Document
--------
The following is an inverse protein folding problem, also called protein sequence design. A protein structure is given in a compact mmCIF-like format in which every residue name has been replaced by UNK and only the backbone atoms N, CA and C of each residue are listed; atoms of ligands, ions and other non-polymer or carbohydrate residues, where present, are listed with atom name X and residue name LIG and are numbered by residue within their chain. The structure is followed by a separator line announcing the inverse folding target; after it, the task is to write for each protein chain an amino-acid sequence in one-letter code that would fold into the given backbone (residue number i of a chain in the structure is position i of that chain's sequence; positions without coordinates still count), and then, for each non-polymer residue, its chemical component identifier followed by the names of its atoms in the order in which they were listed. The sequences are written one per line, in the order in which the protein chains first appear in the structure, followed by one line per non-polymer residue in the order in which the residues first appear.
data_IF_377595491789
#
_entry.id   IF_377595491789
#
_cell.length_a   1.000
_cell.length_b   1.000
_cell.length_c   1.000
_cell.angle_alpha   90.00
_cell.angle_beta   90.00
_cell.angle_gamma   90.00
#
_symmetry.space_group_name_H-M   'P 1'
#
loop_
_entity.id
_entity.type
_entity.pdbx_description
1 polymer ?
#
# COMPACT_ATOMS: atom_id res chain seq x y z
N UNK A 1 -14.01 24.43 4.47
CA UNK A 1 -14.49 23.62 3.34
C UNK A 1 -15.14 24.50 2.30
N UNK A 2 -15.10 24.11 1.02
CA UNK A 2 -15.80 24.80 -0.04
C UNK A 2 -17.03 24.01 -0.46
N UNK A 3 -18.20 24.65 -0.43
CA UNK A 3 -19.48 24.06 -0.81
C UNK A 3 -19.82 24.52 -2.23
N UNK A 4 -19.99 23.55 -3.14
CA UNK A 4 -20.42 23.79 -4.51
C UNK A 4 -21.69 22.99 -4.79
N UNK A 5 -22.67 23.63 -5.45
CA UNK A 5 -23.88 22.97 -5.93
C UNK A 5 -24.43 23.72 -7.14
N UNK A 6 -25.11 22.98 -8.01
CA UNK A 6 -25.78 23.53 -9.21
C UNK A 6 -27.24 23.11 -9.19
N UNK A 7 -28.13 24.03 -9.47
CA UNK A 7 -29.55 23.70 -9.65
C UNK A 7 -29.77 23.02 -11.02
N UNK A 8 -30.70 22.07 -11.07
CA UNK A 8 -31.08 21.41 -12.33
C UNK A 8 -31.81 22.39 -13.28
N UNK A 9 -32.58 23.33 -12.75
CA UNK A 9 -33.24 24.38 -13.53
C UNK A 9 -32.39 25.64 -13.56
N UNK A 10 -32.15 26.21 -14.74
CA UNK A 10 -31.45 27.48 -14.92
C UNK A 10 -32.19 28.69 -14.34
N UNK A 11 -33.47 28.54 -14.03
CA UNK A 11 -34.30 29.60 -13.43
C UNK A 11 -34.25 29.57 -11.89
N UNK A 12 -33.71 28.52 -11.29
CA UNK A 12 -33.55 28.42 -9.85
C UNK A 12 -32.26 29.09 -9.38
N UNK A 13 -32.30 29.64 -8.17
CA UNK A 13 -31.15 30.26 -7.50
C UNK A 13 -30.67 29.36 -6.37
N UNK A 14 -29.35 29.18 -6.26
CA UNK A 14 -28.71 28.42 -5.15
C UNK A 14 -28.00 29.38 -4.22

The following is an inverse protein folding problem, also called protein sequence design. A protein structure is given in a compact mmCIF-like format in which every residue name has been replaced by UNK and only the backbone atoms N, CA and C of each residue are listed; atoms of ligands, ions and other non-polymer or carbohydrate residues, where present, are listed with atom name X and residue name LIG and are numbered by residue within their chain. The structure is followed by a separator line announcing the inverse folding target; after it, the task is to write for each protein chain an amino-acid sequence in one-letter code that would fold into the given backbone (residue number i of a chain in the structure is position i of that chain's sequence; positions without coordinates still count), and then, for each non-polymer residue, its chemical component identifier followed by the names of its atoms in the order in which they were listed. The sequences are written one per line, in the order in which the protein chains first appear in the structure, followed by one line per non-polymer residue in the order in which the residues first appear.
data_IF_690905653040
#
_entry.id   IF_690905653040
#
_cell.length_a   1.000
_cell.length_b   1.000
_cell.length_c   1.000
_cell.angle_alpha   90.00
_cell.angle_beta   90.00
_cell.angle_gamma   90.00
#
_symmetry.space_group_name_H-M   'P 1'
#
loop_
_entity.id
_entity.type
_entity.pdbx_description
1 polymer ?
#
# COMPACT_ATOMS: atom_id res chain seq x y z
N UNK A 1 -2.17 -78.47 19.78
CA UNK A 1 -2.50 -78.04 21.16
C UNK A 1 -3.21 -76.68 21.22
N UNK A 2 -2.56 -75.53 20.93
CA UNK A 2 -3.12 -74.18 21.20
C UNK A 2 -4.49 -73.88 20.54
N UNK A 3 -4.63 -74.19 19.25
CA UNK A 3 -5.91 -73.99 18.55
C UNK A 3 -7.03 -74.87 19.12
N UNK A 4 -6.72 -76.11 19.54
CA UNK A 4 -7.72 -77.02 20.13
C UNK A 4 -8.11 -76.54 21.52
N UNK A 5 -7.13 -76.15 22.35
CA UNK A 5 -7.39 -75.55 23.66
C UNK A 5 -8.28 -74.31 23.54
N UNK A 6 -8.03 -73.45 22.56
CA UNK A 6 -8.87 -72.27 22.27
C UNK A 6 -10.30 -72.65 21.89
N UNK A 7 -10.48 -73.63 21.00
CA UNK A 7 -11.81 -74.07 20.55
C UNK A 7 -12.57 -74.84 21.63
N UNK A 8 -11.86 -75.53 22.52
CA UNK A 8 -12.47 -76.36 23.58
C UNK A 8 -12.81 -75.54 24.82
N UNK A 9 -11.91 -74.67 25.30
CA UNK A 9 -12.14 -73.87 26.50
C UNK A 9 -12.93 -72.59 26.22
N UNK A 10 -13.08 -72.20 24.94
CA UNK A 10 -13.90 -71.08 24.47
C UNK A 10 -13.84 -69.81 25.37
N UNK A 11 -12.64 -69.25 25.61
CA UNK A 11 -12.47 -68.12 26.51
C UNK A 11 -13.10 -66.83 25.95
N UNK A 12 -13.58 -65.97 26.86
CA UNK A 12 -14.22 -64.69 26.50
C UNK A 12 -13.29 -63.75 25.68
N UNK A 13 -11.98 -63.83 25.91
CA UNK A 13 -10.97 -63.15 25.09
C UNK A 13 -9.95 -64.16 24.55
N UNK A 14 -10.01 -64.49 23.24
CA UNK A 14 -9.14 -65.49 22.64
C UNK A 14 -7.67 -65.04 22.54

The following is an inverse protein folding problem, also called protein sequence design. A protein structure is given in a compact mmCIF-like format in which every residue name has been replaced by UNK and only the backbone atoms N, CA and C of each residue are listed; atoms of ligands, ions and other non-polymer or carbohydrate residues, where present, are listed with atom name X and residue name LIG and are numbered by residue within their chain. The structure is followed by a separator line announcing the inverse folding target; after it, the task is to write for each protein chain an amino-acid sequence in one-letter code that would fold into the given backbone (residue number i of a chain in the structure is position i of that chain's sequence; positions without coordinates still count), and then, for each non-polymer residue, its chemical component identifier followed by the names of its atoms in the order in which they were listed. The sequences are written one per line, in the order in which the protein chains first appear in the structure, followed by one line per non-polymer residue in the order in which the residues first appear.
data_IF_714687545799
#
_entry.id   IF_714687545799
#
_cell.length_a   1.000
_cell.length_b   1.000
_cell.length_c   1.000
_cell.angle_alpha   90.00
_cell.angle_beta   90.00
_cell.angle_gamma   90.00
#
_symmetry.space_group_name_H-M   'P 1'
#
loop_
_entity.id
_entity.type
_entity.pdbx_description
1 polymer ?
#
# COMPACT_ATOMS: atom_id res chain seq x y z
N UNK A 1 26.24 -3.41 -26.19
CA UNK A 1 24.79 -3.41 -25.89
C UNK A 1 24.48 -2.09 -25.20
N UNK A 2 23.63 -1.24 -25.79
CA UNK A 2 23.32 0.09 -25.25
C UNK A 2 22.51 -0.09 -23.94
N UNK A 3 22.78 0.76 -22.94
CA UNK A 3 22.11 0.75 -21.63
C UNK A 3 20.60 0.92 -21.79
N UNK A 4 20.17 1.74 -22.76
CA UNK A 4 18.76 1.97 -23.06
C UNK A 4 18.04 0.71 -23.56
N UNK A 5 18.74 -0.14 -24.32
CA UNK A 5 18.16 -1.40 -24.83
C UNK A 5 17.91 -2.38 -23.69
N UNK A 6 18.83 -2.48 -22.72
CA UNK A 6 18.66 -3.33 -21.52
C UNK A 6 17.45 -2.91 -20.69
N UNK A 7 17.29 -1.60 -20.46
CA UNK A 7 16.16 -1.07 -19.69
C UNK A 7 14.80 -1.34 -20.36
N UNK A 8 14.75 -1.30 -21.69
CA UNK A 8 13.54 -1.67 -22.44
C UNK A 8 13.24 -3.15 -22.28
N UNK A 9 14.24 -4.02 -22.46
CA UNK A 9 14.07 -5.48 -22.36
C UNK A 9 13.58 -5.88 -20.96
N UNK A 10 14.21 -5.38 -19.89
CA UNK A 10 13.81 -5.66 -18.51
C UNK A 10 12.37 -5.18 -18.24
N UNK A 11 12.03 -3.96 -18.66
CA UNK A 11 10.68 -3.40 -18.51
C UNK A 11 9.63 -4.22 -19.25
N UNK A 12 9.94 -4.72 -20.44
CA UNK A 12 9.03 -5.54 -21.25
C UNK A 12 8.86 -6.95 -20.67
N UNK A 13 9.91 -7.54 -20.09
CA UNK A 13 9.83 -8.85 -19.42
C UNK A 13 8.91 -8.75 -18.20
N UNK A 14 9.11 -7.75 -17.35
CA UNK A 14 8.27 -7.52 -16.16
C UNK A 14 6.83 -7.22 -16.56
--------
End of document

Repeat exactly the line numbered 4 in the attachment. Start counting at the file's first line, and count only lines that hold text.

_entry.id   IF_377595491789